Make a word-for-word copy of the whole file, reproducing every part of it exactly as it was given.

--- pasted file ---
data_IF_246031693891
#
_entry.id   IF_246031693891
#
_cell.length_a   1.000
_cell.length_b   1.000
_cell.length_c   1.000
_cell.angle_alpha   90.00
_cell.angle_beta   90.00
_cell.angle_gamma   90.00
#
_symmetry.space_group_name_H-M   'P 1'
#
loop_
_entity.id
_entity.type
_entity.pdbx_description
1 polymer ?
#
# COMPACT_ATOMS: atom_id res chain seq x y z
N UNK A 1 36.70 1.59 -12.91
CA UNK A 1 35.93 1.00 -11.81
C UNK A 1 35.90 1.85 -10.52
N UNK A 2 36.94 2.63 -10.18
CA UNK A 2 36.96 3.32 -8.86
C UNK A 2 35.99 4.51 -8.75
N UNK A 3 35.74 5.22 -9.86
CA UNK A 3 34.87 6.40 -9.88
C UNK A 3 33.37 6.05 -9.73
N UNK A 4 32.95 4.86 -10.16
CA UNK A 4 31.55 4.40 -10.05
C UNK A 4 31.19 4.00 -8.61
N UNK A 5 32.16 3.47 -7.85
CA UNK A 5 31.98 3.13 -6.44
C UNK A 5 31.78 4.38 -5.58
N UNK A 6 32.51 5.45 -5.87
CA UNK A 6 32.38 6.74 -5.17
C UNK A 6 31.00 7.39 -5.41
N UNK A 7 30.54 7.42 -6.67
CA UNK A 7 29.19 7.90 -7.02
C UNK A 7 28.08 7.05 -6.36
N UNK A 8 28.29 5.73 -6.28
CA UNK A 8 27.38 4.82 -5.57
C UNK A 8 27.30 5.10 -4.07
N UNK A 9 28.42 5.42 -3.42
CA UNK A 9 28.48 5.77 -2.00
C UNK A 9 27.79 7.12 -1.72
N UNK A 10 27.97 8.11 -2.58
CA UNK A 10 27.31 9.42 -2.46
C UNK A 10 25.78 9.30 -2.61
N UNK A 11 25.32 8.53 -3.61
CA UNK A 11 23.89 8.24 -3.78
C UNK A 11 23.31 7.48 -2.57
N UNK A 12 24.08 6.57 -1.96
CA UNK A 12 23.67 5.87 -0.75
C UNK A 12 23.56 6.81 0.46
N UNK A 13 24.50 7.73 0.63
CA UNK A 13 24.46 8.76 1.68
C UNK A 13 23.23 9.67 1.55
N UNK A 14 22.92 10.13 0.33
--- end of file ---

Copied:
data_IF_246031693891
#
_entry.id   IF_246031693891
#
_cell.length_a   1.000
_cell.length_b   1.000
_cell.length_c   1.000
_cell.angle_alpha   90.00
_cell.angle_beta   90.00
_cell.angle_gamma   90.00
#
_symmetry.space_group_name_H-M   'P 1'
#
loop_
_entity.id
_entity.type
_entity.pdbx_description
1 polymer ?
#
# COMPACT_ATOMS: atom_id res chain seq x y z
N UNK A 1 36.70 1.59 -12.91
CA UNK A 1 35.93 1.00 -11.81
C UNK A 1 35.90 1.85 -10.52
N UNK A 2 36.94 2.63 -10.18
CA UNK A 2 36.96 3.32 -8.86
C UNK A 2 35.99 4.51 -8.75
N UNK A 3 35.74 5.22 -9.86
CA UNK A 3 34.87 6.40 -9.88
C UNK A 3 33.37 6.05 -9.73
N UNK A 4 32.95 4.86 -10.16
CA UNK A 4 31.55 4.40 -10.05
C UNK A 4 31.19 4.00 -8.61
N UNK A 5 32.16 3.47 -7.85
CA UNK A 5 31.98 3.13 -6.44
C UNK A 5 31.78 4.38 -5.58
N UNK A 6 32.51 5.45 -5.87
CA UNK A 6 32.38 6.74 -5.17
C UNK A 6 31.00 7.39 -5.41
N UNK A 7 30.54 7.42 -6.67
CA UNK A 7 29.19 7.90 -7.02
C UNK A 7 28.08 7.05 -6.36
N UNK A 8 28.29 5.73 -6.28
CA UNK A 8 27.38 4.82 -5.57
C UNK A 8 27.30 5.10 -4.07
N UNK A 9 28.42 5.42 -3.42
CA UNK A 9 28.48 5.77 -2.00
C UNK A 9 27.79 7.12 -1.72
N UNK A 10 27.97 8.11 -2.58
CA UNK A 10 27.31 9.42 -2.46
C UNK A 10 25.78 9.30 -2.61
N UNK A 11 25.32 8.53 -3.61
CA UNK A 11 23.89 8.24 -3.78
C UNK A 11 23.31 7.48 -2.57
N UNK A 12 24.08 6.57 -1.96
CA UNK A 12 23.67 5.87 -0.75
C UNK A 12 23.56 6.81 0.46
N UNK A 13 24.50 7.73 0.63
CA UNK A 13 24.46 8.76 1.68
C UNK A 13 23.23 9.67 1.55
N UNK A 14 22.92 10.13 0.33